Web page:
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The Anti-Choice Plan to Lure Women to Christian Pregnancy Centers

Many crisis pregnancy centers are converting into limited-service medical clinics. With Planned Parenthood under attack, will they be more of a draw for women?
 
 
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There are between 2,500 and 4,000 crisis pregnancy centers (CPCs) operating in the US, all devoted to preventing the women who walk through their doors from getting abortions (meanwhile fewer than 2,000 clinics offer abortion). Some of these anti-abortion centers are part of massive evangelical Christian ministries, some are standalones, and others are attached to individual Catholic churches, whose priests sometimes bless the centers' ultrasound machines to power them with extra holiness for their main task: convincing a woman who may want to have an abortion to have a baby instead. Thanks to George W. Bush's breezy hand-outs of public money to Christian abstinence programs, many of these religious, anti-choice centers got millions in federal funding in the 2000s.

Many centers don't look too different from regular women's health clinics, and that's the whole point. If a woman facing an unplanned pregnancy walks into a CPC assuming it's a women's health clinic and not a front in the abortion wars, she's more likely to believe what they tell her there: like when a staffer says that abortion causes breast cancer (not according to actual studies), or that she might bleed to death on the table (so unlikely it's close to impossible), or that she can't have an abortion if she lacks legal residency (blatantly false), or any number of misleading and manipulative tactics documented in investigations of CPCs over the years. (In one case, a volunteer handed an undercover investigator a model of a 12-week-old fetus to "show her boyfriend.") (See the 2004 Waxman report [ PDF] and the results of an undercover investigation by NARAL Pro-choice Maryland Fund [ PDF].)

Not all CPCs misinform women about their intentions or wave plastic fetuses in their faces. Some are clear about their anti-abortion stance and a lot offer services helpful to children after they've exited the womb, like child care and parental education, which is not something that can be said for most of the players in the anti-choice movement.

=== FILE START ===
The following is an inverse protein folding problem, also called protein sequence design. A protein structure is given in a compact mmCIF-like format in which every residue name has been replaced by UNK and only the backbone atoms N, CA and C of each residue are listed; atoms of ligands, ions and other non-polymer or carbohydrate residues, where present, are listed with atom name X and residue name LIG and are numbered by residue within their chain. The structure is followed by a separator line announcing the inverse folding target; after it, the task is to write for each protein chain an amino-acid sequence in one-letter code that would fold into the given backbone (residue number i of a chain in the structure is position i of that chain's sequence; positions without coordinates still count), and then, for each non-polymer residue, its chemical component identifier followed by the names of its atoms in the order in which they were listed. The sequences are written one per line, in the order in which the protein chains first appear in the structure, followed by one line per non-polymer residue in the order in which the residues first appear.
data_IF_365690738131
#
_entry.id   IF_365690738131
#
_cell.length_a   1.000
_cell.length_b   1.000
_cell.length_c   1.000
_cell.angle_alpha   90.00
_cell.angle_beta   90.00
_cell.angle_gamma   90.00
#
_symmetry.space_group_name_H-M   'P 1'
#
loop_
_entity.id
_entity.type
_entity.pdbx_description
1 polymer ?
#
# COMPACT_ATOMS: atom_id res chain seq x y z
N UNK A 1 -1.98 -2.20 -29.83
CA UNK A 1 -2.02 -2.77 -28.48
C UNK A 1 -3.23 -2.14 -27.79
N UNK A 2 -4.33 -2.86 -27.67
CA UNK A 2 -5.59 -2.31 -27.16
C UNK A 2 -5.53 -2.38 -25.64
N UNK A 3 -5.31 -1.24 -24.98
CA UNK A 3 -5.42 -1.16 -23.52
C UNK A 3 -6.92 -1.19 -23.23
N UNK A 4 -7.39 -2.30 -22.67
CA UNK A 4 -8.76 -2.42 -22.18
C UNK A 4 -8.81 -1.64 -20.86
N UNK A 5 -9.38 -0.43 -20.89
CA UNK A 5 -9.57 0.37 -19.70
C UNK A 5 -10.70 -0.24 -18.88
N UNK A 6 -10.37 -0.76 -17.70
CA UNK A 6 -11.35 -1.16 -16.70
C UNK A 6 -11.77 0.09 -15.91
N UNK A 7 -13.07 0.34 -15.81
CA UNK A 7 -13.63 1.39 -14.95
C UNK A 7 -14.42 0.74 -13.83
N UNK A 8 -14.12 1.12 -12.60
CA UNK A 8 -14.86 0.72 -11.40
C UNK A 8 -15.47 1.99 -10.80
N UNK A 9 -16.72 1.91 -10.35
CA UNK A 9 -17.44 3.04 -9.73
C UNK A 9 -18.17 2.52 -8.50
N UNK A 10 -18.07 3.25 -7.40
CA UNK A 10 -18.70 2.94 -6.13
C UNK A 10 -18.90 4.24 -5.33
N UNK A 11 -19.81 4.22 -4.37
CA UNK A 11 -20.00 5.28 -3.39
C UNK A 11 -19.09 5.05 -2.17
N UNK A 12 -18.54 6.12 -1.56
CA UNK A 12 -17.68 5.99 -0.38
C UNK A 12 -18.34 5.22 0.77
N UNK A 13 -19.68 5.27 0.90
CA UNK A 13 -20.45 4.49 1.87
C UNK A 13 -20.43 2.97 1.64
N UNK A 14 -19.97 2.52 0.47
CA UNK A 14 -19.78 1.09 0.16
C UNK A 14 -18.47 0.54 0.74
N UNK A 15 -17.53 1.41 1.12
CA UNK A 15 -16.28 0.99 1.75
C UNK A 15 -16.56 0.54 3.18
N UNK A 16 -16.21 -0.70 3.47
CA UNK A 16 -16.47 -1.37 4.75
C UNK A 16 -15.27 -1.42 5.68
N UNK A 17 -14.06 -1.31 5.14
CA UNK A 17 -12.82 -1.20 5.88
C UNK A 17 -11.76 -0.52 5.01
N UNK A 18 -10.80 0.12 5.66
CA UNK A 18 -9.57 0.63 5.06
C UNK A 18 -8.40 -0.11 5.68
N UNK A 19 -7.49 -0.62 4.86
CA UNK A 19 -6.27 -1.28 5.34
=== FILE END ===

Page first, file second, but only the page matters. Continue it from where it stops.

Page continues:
Still, multiple investigations have revealed that CPCs use a wide variety of tactics to lure pregnant women in order to scare, guilt and manipulate them into carrying their pregnancies to term. Some advertise in the same part of the Yellow Pages as abortion providers. Many are situated right next to Planned Parenthood clinics. A representative of the National Abortion Federation told AlterNet a member clinic reported that volunteers from a neighboring CPC have intercepted women headed into the clinic and steered them into the CPC instead.

There's another strategy that's gotten less attention: an under-the-radar campaign by large anti-choice organizations, like the National Institute of Family and Life Advocates and Focus on the Family, to fund and guide the conversion of CPCs into licensed, limited-service medical clinics, ramping up their services to include pregnancy tests and ultrasound. Although they offer only limited women's health services -- none offer mammograms, for instance -- medical clinic status has led many to start offering early prenatal care, prenatal vitamins, STI testing and even eye exams. A few have started advertising pap smears.

The nationwide effort to create limited medical clinics that promote an anti-choice, anti-birth control, abstinence, and conservative Christian message has been on since the late 1990s. But in a bad economy, and with GOP governors across the country having spent the last legislative session coming up with endlessly creative ways to choke off funding to Planned Parenthood clinics (which many low-income women depend on for their health care), women's health choices are dwindling.

That can make CPCs that are pitched as medical clinics more of a draw than ever.

 
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